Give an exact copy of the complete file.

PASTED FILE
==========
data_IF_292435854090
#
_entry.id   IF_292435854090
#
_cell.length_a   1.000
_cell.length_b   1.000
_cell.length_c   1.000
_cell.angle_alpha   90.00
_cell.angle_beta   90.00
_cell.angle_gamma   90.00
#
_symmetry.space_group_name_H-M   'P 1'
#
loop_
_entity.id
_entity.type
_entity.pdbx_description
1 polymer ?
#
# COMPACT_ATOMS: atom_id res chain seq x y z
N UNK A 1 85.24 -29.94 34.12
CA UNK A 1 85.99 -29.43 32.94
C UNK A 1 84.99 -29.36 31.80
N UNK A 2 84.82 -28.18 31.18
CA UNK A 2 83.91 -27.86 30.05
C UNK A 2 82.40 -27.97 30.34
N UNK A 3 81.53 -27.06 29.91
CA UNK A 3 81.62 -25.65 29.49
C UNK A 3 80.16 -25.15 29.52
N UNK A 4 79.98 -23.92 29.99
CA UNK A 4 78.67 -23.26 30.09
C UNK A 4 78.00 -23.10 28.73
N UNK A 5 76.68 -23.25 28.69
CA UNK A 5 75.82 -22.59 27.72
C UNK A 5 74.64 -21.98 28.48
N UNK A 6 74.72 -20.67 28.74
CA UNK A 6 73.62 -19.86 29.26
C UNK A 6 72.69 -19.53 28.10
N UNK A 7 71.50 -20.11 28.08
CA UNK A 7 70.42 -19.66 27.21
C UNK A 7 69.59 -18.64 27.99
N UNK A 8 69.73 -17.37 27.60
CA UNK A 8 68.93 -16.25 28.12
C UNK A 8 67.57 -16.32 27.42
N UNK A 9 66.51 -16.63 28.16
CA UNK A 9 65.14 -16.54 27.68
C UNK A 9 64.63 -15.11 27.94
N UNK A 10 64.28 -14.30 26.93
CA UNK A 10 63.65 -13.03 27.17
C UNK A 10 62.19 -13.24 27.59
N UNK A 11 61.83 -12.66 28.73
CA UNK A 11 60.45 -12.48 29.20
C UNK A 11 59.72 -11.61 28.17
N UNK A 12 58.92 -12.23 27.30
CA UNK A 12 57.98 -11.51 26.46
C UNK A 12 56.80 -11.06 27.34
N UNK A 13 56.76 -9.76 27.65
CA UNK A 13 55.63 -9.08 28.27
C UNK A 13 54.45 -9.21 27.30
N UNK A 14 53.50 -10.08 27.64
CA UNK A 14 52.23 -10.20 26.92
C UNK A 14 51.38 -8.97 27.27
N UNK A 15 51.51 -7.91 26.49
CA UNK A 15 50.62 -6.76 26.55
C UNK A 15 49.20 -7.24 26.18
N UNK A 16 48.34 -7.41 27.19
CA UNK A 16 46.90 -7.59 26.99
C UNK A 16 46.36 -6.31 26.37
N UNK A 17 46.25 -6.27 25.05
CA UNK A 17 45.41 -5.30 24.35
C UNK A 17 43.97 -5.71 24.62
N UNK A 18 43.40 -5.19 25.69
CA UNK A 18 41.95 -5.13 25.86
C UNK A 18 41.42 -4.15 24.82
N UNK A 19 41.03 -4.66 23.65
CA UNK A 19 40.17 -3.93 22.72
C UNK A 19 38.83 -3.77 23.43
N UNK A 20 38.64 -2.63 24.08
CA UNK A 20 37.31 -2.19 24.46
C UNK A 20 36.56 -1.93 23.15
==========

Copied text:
data_IF_292435854090
#
_entry.id   IF_292435854090
#
_cell.length_a   1.000
_cell.length_b   1.000
_cell.length_c   1.000
_cell.angle_alpha   90.00
_cell.angle_beta   90.00
_cell.angle_gamma   90.00
#
_symmetry.space_group_name_H-M   'P 1'
#
loop_
_entity.id
_entity.type
_entity.pdbx_description
1 polymer ?
#
# COMPACT_ATOMS: atom_id res chain seq x y z
N UNK A 1 85.24 -29.94 34.12
CA UNK A 1 85.99 -29.43 32.94
C UNK A 1 84.99 -29.36 31.80
N UNK A 2 84.82 -28.18 31.18
CA UNK A 2 83.91 -27.86 30.05
C UNK A 2 82.40 -27.97 30.34
N UNK A 3 81.53 -27.06 29.91
CA UNK A 3 81.62 -25.65 29.49
C UNK A 3 80.16 -25.15 29.52
N UNK A 4 79.98 -23.92 29.99
CA UNK A 4 78.67 -23.26 30.09
C UNK A 4 78.00 -23.10 28.73
N UNK A 5 76.68 -23.25 28.69
CA UNK A 5 75.82 -22.59 27.72
C UNK A 5 74.64 -21.98 28.48
N UNK A 6 74.72 -20.67 28.74
CA UNK A 6 73.62 -19.86 29.26
C UNK A 6 72.69 -19.53 28.10
N UNK A 7 71.50 -20.11 28.08
CA UNK A 7 70.42 -19.66 27.21
C UNK A 7 69.59 -18.64 27.99
N UNK A 8 69.73 -17.37 27.60
CA UNK A 8 68.93 -16.25 28.12
C UNK A 8 67.57 -16.32 27.42
N UNK A 9 66.51 -16.63 28.16
CA UNK A 9 65.14 -16.54 27.68
C UNK A 9 64.63 -15.11 27.94
N UNK A 10 64.28 -14.30 26.93
CA UNK A 10 63.65 -13.03 27.17
C UNK A 10 62.19 -13.24 27.59
N UNK A 11 61.83 -12.66 28.73
CA UNK A 11 60.45 -12.48 29.20
C UNK A 11 59.72 -11.61 28.17
N UNK A 12 58.92 -12.23 27.30
CA UNK A 12 57.98 -11.51 26.46
C UNK A 12 56.80 -11.06 27.34
N UNK A 13 56.76 -9.76 27.65
CA UNK A 13 55.63 -9.08 28.27
C UNK A 13 54.45 -9.21 27.30
N UNK A 14 53.50 -10.08 27.64
CA UNK A 14 52.23 -10.20 26.92
C UNK A 14 51.38 -8.97 27.27
N UNK A 15 51.51 -7.91 26.49
CA UNK A 15 50.62 -6.76 26.55
C UNK A 15 49.20 -7.24 26.18
N UNK A 16 48.34 -7.41 27.19
CA UNK A 16 46.90 -7.59 26.99
C UNK A 16 46.36 -6.31 26.37
N UNK A 17 46.25 -6.27 25.05
CA UNK A 17 45.41 -5.30 24.35
C UNK A 17 43.97 -5.71 24.62
N UNK A 18 43.40 -5.19 25.69
CA UNK A 18 41.95 -5.13 25.86
C UNK A 18 41.42 -4.15 24.82
N UNK A 19 41.03 -4.66 23.65
CA UNK A 19 40.17 -3.93 22.72
C UNK A 19 38.83 -3.77 23.43
N UNK A 20 38.64 -2.63 24.08
CA UNK A 20 37.31 -2.19 24.46
C UNK A 20 36.56 -1.93 23.15